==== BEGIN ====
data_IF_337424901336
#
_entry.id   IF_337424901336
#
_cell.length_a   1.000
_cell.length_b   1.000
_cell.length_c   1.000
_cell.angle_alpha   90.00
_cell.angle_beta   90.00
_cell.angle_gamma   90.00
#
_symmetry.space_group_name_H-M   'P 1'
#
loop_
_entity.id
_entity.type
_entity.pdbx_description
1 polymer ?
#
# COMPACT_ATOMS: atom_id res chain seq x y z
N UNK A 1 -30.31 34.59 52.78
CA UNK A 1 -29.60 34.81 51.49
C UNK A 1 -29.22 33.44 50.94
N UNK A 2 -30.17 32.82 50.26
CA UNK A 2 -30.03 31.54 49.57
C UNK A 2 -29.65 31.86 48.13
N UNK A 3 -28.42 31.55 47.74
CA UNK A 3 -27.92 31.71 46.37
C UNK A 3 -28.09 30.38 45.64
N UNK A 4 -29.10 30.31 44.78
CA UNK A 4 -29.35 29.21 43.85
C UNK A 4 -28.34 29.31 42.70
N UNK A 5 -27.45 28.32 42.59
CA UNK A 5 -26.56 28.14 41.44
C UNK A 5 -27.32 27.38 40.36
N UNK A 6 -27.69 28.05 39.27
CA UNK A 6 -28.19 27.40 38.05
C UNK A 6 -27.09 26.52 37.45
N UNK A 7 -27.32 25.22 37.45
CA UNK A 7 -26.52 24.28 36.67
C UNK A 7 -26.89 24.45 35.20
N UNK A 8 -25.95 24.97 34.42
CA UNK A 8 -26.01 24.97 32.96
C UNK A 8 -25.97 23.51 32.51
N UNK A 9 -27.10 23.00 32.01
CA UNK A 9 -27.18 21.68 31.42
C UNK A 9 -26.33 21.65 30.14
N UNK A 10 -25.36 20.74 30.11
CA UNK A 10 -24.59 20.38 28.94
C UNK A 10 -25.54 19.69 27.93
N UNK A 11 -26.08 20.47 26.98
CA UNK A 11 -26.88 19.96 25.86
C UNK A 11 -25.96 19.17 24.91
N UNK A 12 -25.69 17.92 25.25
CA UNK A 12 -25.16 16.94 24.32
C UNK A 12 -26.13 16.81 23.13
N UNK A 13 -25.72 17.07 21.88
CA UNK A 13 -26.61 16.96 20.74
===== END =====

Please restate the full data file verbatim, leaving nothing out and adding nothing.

data_IF_337424901336
#
_entry.id   IF_337424901336
#
_cell.length_a   1.000
_cell.length_b   1.000
_cell.length_c   1.000
_cell.angle_alpha   90.00
_cell.angle_beta   90.00
_cell.angle_gamma   90.00
#
_symmetry.space_group_name_H-M   'P 1'
#
loop_
_entity.id
_entity.type
_entity.pdbx_description
1 polymer ?
#
# COMPACT_ATOMS: atom_id res chain seq x y z
N UNK A 1 -30.31 34.59 52.78
CA UNK A 1 -29.60 34.81 51.49
C UNK A 1 -29.22 33.44 50.94
N UNK A 2 -30.17 32.82 50.26
CA UNK A 2 -30.03 31.54 49.57
C UNK A 2 -29.65 31.86 48.13
N UNK A 3 -28.42 31.55 47.74
CA UNK A 3 -27.92 31.71 46.37
C UNK A 3 -28.09 30.38 45.64
N UNK A 4 -29.10 30.31 44.78
CA UNK A 4 -29.35 29.21 43.85
C UNK A 4 -28.34 29.31 42.70
N UNK A 5 -27.45 28.32 42.59
CA UNK A 5 -26.56 28.14 41.44
C UNK A 5 -27.32 27.38 40.36
N UNK A 6 -27.69 28.05 39.27
CA UNK A 6 -28.19 27.40 38.05
C UNK A 6 -27.09 26.52 37.45
N UNK A 7 -27.32 25.22 37.45
CA UNK A 7 -26.52 24.28 36.67
C UNK A 7 -26.89 24.45 35.20
N UNK A 8 -25.95 24.97 34.42
CA UNK A 8 -26.01 24.97 32.96
C UNK A 8 -25.97 23.51 32.51
N UNK A 9 -27.10 23.00 32.01
CA UNK A 9 -27.18 21.68 31.42
C UNK A 9 -26.33 21.65 30.14
N UNK A 10 -25.36 20.74 30.11
CA UNK A 10 -24.59 20.38 28.94
C UNK A 10 -25.54 19.69 27.93
N UNK A 11 -26.08 20.47 26.98
CA UNK A 11 -26.88 19.96 25.86
C UNK A 11 -25.96 19.17 24.91
N UNK A 12 -25.69 17.92 25.25
CA UNK A 12 -25.16 16.94 24.32
C UNK A 12 -26.13 16.81 23.13
N UNK A 13 -25.72 17.07 21.88
CA UNK A 13 -26.61 16.96 20.74